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Old 03-08-2019, 01:23 PM   #51
xman59
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Originally Posted by tvc184 View Post
We recently lost about 40 officers of 127 in a little over two years and with it about 800 years of experience.

We are now facing what most other employers are facing in todayís job market including in the private sector. There has always been a generation gap but this one seems to be different.

When I started so many years ago, we wore our hair different, we listened to different music, we hung out at different places and so on. It was obvious that we did not exactly fit me in with the older guys. The older and more experienced officers did not like us rushing into things getting them involved when they would rather sit back and only get involved in any serious issues. For the most part it has always been like that. We all shared the common feelings of wanting to be police officers even though we saw the world through different eyes.

Now.... not so much.

We have some very good young officers. As you say, the tough part is finding them. It used to be that almost all rookie officers wanted to ride the night and evening shifts. They wanted to work the weekends to be involved in the fights, the chases, run with lights and siren and act like kids in a candy store. Now (and I am not exaggerating) the day that many new officers get cut loose from training they put in a letter to go to day shift and want weekends off and get frustrated when they donít get it. It is hard for me to grasp the concept of wanting to be a police officer yet seeming want no part in the job.

Again, we have some dedicated and very good young officers that are every bit as enthusiastic as we were so long ago, completely inexperienced but canít wait to get into the fight.... it is harder and harder to find them.

Maybe it is time......
I watched the change over my 30 years at Beaumont pd,,,, turn over was always real high,, my academy in 1981 was 22 just for Beaumont, within 1 year we were down to about 15, after 5years about 8 remained,, by the time 20 years rolled by there were only 3 of us left.... I was the first one to retire mostly due to back issues but I made 30,, one of the others left Jan of this year, so only 1 remains but he has a do nothing inside job and has had, for years,,,
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Old 03-08-2019, 01:29 PM   #52
Arrowthreat
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contractors too. when the taco truck pulls onto a job site, the young guys run to panera bread and get some broccoli cheese soup, while us veterans get the mystery meat taco deluxe. they just don't make guys like they used to.:d:d:d:d
lol
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Old 03-08-2019, 01:33 PM   #53
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Fired? Yes. Charged? No.

People do weird things when bullets start flying. Everyone reacts different.
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Old 03-08-2019, 02:12 PM   #54
meltingfeather
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Heck no, I shoot a mans gun. A 6.5x284 Norma
you run when it kicks?
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Old 03-08-2019, 03:53 PM   #55
doug
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Contractors too. When the Taco Truck pulls onto a job site, the young guys run to Panera Bread and get some Broccoli Cheese soup, while us veterans get the Mystery Meat Taco Deluxe. They just don't make guys like they used to.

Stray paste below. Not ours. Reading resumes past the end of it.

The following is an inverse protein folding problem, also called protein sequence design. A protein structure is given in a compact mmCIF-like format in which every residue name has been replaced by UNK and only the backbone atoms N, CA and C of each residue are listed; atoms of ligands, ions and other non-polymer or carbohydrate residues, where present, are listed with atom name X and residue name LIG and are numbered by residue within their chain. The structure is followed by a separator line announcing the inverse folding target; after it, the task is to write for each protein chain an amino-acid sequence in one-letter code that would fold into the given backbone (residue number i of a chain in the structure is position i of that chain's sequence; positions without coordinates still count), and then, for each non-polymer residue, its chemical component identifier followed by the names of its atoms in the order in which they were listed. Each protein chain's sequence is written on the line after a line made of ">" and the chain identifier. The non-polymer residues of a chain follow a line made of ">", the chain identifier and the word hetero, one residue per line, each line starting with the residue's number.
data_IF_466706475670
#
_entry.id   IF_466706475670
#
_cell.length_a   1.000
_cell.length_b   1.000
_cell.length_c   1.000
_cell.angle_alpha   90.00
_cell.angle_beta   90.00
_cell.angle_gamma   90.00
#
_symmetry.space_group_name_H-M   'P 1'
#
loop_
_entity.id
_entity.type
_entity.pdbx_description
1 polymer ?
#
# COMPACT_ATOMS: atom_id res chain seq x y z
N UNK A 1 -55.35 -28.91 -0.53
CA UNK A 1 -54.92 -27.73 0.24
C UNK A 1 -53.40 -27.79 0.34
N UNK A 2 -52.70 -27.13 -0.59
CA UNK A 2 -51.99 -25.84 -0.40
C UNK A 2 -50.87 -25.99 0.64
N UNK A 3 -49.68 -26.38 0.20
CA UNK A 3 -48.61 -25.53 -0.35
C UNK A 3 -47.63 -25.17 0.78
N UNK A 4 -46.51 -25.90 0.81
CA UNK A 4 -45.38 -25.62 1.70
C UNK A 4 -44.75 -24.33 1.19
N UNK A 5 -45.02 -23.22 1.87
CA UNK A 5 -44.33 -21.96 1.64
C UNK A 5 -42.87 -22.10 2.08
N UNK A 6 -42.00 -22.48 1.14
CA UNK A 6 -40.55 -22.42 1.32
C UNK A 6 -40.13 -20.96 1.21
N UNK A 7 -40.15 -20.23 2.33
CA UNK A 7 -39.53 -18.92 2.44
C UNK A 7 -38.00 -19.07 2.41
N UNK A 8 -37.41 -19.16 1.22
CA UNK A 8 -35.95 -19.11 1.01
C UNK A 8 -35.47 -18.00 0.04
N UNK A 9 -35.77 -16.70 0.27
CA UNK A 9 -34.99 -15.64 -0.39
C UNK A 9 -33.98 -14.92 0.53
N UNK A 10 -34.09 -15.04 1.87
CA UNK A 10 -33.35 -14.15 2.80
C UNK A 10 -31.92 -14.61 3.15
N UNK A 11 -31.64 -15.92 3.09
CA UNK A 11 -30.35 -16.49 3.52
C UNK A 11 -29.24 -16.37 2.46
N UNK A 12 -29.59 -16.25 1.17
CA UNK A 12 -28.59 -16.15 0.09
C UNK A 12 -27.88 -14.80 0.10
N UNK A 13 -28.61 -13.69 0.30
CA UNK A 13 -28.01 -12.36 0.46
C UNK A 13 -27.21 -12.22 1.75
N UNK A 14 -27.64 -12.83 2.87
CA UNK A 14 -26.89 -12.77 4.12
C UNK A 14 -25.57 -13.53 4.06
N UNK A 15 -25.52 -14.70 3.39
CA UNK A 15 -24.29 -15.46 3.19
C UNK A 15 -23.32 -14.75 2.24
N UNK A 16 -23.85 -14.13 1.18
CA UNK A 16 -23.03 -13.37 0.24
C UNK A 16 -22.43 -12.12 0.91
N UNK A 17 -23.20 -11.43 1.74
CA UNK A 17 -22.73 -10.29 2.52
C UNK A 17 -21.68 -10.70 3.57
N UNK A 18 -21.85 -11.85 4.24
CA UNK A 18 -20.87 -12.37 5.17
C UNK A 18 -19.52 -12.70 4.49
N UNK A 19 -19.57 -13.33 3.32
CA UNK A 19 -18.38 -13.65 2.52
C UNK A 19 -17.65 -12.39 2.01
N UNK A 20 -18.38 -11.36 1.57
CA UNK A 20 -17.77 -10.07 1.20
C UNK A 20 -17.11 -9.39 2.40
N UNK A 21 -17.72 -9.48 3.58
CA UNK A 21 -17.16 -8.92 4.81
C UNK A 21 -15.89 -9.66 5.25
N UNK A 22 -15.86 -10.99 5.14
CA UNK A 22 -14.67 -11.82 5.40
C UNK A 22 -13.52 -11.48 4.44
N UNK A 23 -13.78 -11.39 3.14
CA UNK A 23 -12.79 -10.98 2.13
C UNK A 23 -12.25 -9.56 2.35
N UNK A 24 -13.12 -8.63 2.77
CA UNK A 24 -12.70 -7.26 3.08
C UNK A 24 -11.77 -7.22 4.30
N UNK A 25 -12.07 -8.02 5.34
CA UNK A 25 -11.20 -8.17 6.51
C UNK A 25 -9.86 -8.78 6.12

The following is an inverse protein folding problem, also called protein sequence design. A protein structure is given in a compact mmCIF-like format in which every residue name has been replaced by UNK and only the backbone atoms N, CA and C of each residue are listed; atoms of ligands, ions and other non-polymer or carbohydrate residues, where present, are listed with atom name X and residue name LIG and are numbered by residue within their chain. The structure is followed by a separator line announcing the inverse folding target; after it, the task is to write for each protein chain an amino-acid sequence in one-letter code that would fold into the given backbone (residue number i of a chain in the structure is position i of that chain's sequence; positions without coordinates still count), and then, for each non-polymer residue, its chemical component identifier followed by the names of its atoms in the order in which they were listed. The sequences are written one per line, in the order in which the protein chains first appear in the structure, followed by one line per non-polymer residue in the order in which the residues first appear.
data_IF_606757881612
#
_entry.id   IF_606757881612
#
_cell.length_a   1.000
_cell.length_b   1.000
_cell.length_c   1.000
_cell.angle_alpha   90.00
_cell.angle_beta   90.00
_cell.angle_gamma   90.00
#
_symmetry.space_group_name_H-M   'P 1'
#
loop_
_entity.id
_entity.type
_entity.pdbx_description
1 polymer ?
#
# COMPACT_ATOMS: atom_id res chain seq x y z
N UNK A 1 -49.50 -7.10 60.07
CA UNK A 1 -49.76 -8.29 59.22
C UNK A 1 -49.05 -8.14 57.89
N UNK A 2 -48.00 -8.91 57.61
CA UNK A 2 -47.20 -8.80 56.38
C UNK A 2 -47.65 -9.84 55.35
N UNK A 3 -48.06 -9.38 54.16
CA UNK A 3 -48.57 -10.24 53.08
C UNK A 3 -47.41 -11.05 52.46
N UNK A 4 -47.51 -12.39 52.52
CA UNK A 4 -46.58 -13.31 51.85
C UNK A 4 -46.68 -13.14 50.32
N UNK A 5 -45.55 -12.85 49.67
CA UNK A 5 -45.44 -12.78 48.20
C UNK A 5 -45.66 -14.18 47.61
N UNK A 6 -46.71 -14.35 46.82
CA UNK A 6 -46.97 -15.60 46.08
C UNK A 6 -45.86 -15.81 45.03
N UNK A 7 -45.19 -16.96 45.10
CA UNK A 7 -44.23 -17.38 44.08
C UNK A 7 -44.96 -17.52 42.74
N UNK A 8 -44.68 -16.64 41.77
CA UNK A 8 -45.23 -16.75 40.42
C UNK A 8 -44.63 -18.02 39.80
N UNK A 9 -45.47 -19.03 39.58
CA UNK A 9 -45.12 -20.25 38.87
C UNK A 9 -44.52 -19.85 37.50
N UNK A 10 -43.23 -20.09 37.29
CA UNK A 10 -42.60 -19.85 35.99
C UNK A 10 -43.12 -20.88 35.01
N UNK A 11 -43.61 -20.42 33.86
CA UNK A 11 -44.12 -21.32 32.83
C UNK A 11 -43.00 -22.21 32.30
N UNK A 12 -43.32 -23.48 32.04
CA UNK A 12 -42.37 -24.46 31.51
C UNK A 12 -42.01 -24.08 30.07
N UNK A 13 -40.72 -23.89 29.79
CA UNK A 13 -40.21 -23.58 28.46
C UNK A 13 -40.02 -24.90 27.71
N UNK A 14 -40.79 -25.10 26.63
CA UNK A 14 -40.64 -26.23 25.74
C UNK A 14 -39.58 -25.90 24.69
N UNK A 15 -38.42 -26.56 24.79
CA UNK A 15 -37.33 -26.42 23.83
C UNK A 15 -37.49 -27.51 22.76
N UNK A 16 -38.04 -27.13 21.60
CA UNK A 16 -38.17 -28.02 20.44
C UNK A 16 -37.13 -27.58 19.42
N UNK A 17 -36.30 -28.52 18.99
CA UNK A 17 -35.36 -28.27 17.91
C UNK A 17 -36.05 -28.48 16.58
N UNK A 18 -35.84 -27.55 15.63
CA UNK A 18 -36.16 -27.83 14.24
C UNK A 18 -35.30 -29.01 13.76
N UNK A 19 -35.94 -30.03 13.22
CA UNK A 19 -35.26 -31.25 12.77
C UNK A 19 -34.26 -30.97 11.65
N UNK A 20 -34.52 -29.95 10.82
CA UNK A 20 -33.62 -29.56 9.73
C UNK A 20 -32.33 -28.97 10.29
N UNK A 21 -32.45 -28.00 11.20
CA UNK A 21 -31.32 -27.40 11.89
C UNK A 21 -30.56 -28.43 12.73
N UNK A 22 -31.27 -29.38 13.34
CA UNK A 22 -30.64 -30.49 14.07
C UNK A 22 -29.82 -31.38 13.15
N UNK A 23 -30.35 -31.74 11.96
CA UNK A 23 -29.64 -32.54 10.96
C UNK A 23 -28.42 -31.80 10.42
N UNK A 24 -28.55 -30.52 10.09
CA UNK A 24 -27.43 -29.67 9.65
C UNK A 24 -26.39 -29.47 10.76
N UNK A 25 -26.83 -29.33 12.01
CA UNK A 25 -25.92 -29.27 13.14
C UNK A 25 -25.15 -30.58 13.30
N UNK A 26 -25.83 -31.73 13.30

. I laughed hard at this!
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Old 03-08-2019, 09:14 PM   #56
Merc
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nothing will pucker you up like the sound of a bullet flying past you, there's no way to really train for that. you never know how someone will react until they are in that situation.
We actually did have a way to get accustomed to the sound of bullets going by.

During zero on the static range, or static range solo drills, we would walk up to our target and check hits, or change out targets while the guy right and left were still firing. Trained both the shooter to keep his peripheral vision and the guy walking to change his target to know where he's at and what those incoming rounds sound like.

But I agree that it still isn't the same as the two way gun range, however it does help keep a guy from panicking his first firefight.

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Old 03-08-2019, 10:19 PM   #57
175gr7.62
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Until you have been shot at you just donít know. Itís a very sobering experience.

I do think LEO trainees should spent some time in target pits to experience the sound of bullets going by for no other reason than to just know what they sound like.


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Old 03-08-2019, 11:38 PM   #58
billythefish
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Until you have been shot at you just donít know. Itís a very sobering experience.

I do think LEO trainees should spent some time in target pits to experience the sound of bullets going by for no other reason than to just know what they sound like.


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I don't see how hearing some cracks overhead in the pits would help to be honest. I think regular HARD physical training for contact situations would be more beneficial. Room to room with stun grenades etc...**** up all senses repeatedly to desensitize... but then I doubt most departments have the time/budget for such training